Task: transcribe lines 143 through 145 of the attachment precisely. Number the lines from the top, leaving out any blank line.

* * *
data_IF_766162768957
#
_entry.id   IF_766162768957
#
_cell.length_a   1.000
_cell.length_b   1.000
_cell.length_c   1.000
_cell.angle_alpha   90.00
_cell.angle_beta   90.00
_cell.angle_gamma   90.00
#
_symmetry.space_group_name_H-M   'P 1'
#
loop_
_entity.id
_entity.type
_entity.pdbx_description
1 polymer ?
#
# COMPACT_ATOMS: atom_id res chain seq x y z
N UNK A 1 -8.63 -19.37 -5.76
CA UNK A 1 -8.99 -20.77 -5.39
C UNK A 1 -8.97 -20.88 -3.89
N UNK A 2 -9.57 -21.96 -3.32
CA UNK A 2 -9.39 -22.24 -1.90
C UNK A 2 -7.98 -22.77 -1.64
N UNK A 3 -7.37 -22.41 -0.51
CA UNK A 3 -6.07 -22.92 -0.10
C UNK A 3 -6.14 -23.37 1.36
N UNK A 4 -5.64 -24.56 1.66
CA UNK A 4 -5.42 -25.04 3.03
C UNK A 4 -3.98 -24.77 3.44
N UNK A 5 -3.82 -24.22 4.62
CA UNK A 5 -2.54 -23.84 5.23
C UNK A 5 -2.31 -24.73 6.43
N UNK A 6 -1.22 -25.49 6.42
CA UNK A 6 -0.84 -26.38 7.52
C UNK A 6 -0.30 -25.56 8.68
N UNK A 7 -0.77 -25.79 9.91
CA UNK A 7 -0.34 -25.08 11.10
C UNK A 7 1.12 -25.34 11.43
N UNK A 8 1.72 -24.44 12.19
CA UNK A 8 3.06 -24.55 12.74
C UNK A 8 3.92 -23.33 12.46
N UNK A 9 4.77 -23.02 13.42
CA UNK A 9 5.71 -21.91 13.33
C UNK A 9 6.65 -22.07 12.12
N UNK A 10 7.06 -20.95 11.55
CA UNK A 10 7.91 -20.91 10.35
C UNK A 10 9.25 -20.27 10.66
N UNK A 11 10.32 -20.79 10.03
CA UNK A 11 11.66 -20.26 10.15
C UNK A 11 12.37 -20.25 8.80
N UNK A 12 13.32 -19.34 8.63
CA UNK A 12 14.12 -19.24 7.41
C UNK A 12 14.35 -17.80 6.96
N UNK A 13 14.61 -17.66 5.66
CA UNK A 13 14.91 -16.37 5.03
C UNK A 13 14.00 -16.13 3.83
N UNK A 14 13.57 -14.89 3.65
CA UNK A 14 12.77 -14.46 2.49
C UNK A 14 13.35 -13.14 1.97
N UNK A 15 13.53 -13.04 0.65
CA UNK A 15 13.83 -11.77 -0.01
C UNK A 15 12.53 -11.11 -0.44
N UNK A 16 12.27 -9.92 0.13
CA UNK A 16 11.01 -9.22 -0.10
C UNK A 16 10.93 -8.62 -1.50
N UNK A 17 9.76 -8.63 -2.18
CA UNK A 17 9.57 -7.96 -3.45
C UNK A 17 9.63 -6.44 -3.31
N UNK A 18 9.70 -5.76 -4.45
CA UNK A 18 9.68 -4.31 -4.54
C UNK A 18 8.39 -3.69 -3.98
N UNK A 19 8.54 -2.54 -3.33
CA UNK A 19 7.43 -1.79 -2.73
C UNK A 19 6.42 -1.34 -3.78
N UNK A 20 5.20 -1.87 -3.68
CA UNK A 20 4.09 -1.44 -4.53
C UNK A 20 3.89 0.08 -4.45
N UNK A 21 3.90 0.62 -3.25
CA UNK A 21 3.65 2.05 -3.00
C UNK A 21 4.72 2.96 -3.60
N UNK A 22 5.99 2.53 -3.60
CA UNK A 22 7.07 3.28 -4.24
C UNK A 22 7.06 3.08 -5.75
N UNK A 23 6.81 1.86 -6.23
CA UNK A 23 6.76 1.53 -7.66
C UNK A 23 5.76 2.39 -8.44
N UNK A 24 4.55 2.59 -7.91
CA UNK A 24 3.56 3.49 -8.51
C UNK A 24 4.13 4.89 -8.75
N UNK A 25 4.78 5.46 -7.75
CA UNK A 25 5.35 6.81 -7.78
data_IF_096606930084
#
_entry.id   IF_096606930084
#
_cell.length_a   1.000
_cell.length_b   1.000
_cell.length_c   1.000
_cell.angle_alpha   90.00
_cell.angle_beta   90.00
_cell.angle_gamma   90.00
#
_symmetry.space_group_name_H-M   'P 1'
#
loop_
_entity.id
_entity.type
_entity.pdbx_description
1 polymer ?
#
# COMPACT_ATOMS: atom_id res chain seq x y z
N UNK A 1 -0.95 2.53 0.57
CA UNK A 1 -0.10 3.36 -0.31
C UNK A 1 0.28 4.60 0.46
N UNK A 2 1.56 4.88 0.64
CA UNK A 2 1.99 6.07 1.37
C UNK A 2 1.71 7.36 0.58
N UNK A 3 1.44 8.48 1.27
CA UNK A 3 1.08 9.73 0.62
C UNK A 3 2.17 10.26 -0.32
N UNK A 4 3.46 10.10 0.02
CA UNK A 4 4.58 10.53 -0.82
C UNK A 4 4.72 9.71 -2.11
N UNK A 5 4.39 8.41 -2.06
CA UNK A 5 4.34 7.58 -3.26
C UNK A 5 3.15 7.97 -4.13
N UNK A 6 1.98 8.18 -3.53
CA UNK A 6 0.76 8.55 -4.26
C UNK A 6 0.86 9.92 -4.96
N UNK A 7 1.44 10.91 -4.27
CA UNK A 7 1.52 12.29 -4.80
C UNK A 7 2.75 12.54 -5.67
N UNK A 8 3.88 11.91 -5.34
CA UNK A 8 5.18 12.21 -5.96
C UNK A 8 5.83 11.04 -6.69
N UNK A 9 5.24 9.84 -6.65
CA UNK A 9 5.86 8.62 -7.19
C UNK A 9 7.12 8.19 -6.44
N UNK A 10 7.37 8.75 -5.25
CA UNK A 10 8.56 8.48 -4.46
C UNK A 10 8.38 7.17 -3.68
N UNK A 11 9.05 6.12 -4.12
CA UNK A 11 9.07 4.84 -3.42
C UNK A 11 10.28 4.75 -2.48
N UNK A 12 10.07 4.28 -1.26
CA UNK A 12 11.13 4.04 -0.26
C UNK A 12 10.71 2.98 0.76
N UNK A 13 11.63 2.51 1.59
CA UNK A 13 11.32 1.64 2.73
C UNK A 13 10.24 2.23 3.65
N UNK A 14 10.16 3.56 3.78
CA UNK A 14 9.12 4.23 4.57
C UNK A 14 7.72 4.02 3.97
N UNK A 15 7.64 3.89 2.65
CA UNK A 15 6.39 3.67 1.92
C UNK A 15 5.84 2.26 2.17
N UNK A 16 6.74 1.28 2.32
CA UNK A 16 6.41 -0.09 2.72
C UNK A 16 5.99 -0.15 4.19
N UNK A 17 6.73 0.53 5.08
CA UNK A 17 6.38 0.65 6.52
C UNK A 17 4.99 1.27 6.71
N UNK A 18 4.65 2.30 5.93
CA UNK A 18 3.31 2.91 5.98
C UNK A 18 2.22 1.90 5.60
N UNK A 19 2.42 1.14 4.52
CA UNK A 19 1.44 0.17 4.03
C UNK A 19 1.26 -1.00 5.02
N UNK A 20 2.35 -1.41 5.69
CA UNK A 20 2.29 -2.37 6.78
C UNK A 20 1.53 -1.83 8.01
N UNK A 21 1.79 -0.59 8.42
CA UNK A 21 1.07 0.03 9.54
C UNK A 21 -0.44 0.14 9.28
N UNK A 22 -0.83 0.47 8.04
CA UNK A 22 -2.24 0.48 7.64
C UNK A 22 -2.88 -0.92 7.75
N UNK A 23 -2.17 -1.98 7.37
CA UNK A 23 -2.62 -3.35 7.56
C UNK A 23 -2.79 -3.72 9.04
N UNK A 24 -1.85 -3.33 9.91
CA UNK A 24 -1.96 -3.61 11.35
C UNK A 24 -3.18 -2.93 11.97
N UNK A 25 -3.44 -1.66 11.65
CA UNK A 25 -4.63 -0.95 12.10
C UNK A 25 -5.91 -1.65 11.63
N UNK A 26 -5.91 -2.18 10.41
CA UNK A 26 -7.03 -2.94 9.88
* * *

CA UNK A 10 8.56 8.48 -4.46
C UNK A 10 8.38 7.17 -3.68
N UNK A 11 9.05 6.12 -4.12